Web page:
Ben Chapman

HONOLULU (AP) – Ben Chapman, a decorated Korean War veteran and real estate executive best known for playing the title character in the 1954 horror film "Creature From the Black Lagoon," has died. He was 79.

Chapman died at Tripler Army Medical Center on Feb. 21. His son, Ben Chapman III of Honolulu, confirmed the death.

Chapman's role as the Gill Man — the quintessential 1950s monster in Universal Pictures' black-and-white three-dimenension film — made him a darling on the collectibles and sci-fi circuit.

"Creature" was released in 1954, when Chapman was a contract player at Universal. The 6-foot-5-inch Tahiti native got the part because of his size. He wore a foam rubber suit that defined his character: part-amphibian, part-man.

There were actually two actors who played the Gill Man. Chapman was the creature on land; Ricou Browning was the actor in water sequences.

Chapman also served in Korea with the Marine Corps, earning a Silver Star and Bronze Star. He also earned two Purple Hearts for battle injuries to his legs.

David Edwards

SAN ANTONIO (AP) — David Edwards, who was paralyzed during a 2003 high school football playoff game and whose injury was fictionalized in the TV show "Friday Night Lights," has died. He was 20.

Edwards, stricken with pneumonia since late last year, stopped breathing Monday night and slipped into a coma, his grandfather said. He died Wednesday at Northeast Methodist Hospital.

Edwards would have turned 21 on Saturday.

A junior defensive back at San Antonio Madison, Edwards broke his neck when he collided with an Austin Westlake wide receiver when both were reaching for a pass during a November 2003 playoff game.

Director and producer Peter Berg attended that game. The 2006 pilot episode featured a high school football player who breaks his neck and is paralyzed while trying to make a tackle.

Herschel Haworth Jr.

SPRINGFIELD, Mo. (AP) — Herschel "Speedy" Haworth Jr., who played lead guitar on the 1950s country music show "Ozark Jubilee" and had hits with the original Porter Wagoner Trio, has died. He was 85.

Haworth died Tuesday in his Springfield home with his wife and daughter at his side, the family said. The singer and guitarist had been diagnosed with Parkinson's disease and last year broke his hip.

"Ozark Jubilee" was a nationally televised country music show produced in Springfield between 1955 and 1960.

After "Ozark Jubilee," Haworth toured with show host Red Foley's band. Haworth was also part of the original Porter Wagoner Trio which had the top-10 hit "Company's Comin'" and No. 1 hit "A Satisfied Mind."

Haworth was diagnosed with Parkinson's disease around 2001. Although he was retired, he continued to perform regularly at smaller gigs until he broke his hip a year ago. In the past few years, he sang more gospel music. In 1990, he joined Jan and Charles Lee to form the Goodwill Trio. They played in churches and for senior citizens.

Raymond Kane

HONOLULU (AP) — Raymond Kane, a Hawaiian slack key guitar master and teacher noted for welcoming students into his home, has died. He was 82.

Kane died Wednesday after being hospitalized for three months with respiratory problems. His wife, Elodia, confirmed the death.

Kane recorded his first album, "Nanakuli's Raymond Kane," in 1961. In 1987, he received a National Heritage Fellowship Award.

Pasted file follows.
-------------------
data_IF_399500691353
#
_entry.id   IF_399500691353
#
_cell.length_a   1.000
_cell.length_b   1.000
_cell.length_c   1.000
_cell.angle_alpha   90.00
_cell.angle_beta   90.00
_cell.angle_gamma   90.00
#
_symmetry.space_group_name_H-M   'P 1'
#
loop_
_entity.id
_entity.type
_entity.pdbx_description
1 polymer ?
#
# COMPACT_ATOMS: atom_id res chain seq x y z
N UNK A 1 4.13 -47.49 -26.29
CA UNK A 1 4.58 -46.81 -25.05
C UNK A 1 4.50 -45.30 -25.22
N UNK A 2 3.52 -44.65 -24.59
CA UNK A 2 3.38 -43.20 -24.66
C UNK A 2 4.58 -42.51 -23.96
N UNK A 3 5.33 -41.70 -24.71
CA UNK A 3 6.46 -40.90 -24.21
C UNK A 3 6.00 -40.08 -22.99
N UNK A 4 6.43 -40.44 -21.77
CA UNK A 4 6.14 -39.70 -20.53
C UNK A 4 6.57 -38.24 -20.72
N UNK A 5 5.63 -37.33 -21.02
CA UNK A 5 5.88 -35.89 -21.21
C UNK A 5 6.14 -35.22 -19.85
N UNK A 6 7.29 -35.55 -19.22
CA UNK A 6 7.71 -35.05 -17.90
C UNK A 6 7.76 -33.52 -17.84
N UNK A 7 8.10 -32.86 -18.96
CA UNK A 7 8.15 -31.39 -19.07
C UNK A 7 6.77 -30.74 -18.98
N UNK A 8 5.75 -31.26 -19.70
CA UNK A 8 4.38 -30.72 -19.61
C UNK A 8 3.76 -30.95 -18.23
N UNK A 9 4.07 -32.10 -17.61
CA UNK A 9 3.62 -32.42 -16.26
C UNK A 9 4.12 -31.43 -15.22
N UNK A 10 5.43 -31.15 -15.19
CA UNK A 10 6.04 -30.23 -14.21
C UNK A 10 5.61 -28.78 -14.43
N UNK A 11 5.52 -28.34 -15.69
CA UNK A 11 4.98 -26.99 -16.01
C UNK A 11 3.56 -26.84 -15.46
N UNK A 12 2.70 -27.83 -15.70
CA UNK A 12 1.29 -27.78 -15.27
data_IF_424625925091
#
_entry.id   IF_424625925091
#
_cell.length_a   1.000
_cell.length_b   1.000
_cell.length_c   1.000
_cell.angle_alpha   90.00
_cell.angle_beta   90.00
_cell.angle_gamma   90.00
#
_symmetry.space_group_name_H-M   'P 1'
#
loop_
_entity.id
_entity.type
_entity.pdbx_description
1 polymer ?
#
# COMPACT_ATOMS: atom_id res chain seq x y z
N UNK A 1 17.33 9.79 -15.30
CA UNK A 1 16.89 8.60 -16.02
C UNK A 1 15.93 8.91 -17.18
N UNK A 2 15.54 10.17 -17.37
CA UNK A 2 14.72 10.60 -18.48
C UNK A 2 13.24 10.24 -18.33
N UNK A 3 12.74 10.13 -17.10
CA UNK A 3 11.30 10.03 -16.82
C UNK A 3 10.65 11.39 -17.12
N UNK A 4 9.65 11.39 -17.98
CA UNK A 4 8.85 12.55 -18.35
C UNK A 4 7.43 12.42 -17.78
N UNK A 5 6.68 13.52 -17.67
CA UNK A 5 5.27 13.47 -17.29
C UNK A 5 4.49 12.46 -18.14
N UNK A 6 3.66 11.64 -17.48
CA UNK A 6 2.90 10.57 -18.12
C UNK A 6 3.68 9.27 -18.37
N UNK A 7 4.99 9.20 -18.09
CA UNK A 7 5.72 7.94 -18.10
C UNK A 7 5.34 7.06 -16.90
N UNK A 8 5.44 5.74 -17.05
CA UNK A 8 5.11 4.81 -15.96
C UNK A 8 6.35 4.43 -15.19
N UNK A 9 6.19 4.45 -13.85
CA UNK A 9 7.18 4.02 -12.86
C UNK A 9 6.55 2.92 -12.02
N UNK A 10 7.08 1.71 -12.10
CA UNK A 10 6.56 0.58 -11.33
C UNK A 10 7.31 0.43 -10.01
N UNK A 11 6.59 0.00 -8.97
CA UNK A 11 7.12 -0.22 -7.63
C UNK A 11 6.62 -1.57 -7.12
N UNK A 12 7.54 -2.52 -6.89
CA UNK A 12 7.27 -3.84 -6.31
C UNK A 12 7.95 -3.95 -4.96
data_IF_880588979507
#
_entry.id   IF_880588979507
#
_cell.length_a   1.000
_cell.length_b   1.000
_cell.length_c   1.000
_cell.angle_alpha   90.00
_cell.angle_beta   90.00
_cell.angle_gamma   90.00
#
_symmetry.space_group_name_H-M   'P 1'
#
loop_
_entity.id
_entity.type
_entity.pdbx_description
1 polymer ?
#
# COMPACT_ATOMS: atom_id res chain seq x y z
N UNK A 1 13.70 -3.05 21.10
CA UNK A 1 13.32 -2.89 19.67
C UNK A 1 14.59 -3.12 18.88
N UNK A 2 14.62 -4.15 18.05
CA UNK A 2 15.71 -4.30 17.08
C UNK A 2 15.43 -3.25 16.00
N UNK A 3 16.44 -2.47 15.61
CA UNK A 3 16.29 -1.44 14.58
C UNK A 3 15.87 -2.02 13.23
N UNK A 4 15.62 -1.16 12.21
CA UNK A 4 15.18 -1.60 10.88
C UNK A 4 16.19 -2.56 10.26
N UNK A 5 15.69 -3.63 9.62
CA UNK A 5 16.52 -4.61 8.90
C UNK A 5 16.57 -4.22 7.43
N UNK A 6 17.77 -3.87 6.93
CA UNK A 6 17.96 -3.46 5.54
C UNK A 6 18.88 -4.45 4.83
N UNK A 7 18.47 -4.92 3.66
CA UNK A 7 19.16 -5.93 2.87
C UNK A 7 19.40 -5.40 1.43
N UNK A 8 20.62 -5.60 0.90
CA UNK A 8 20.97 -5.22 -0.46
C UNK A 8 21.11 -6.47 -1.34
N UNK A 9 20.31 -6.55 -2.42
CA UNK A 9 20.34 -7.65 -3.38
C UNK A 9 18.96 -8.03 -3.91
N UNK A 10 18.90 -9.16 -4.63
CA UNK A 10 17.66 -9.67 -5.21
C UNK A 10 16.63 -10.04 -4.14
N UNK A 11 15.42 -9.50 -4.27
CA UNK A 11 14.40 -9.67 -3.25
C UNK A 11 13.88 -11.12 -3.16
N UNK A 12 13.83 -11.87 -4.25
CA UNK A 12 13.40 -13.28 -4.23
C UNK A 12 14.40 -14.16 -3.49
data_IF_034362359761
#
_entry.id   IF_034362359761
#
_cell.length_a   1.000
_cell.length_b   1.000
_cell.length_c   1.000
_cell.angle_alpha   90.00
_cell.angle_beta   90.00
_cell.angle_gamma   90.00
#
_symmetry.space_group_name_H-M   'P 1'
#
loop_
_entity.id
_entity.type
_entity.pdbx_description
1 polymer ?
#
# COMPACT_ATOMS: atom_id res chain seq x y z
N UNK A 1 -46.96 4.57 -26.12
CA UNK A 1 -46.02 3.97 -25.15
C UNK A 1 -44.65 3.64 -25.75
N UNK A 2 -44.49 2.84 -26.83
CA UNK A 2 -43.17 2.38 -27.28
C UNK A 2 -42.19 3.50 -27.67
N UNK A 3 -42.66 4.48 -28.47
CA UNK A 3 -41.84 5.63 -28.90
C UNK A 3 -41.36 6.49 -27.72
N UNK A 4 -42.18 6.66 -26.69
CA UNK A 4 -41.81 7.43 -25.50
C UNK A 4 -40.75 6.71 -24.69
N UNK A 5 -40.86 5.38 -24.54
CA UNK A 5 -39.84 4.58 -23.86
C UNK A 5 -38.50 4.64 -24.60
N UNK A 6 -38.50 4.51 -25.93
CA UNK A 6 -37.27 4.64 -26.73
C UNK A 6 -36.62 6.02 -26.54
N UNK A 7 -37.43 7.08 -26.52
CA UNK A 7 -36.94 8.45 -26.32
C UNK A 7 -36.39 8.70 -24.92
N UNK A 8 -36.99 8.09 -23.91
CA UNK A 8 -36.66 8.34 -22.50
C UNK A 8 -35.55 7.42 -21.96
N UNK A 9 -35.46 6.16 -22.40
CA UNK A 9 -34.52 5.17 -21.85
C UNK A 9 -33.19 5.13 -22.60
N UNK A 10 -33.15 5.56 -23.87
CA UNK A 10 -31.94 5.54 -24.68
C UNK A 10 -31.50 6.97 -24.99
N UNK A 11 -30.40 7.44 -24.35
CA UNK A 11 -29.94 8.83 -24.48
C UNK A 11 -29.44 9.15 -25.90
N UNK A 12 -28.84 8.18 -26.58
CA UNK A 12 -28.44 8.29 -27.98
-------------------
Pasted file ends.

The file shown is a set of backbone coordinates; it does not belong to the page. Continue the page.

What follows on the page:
Barbara Seaman

NEW YORK (AP) — Barbara Seaman, an advocate for women's health who raised questions about the safety of birth control pills in the 1960s, has died. She was 72.

Seaman died Wednesday at her home from lung cancer, said Cindy Pearson, executive director of the National Women's Health Network, which Seaman helped found.

As a journalist in the 1960s, Seaman focused on the health risks associated with the oral contraceptive pill, which had recently come on the market.

In 1969, she wrote "The Doctors' Case Against the Pill," which looked at such risks as blood clots and strokes and led to Senate hearings in 1970. After the hearings, information about the risks began to be included with the pill.

Seaman continued her advocacy over the rest of her life. Among her other books are "Women and the Crisis in Sex Hormones," ”The Greatest Experiment ever Performed on Women: Exploding the Estrogen Myth," and "Lovely Me: The Life of Jacqueline Susann," which was turned into a television movie.

Mike Smith

LONDON (AP) — Mike Smith, lead singer of Dave Clark Five, has died of pneumonia. He was 64.

Smith died Thursday, less than two weeks before the band was to be inducted into the Rock and Roll Hall of Fame, at a hospital outside of London, said his agent, Margo Lewis.

He was admitted to the intensive care unit Wednesday morning with a chest infection, a complication from a spinal cord injury that left him paralyzed below the ribcage with limited use of his upper body. Lewis said he was injured when he fell from a fence at his home in Spain in September 2003.

Smith had been in the hospital since the accident, and was just released last December when he moved into a specially prepared home near the hospital with his wife.

Smith wrote songs as well as singing and playing keyboards for the Dave Clark Five, one of many British rock acts whose music swept across the United States in the 1960s during the so-called British Invasion.

The Beatles are the best remembered, but at the time the Dave Clark Five posed the strongest threat, commercially and critically, to their pre-eminence.

The Dave Clark Five claimed a string of U.S. hits, including "Because," ”Glad All Over," and "I Like it Like That." By 1966, the band had made 12 appearances on "The Ed Sullivan Show," then a record for any British group.

Copyright 2008 The Associated Press.